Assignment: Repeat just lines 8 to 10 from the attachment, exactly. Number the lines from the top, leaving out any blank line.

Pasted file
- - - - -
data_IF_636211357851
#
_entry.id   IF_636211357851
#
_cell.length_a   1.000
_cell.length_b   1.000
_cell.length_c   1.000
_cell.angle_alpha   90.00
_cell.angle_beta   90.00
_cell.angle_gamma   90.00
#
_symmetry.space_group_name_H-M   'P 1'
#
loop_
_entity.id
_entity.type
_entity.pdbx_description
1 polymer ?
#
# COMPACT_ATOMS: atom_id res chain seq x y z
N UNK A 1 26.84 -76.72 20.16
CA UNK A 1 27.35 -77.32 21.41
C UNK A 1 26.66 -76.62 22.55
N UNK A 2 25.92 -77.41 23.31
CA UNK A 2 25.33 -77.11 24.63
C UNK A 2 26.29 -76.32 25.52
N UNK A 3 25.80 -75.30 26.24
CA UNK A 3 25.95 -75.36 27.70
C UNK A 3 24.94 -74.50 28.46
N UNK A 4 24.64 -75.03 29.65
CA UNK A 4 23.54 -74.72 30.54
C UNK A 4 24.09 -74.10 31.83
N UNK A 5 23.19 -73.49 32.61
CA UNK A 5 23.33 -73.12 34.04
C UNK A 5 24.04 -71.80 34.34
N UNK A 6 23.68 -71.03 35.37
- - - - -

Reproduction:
_cell.angle_alpha   90.00
_cell.angle_beta   90.00
_cell.angle_gamma   90.00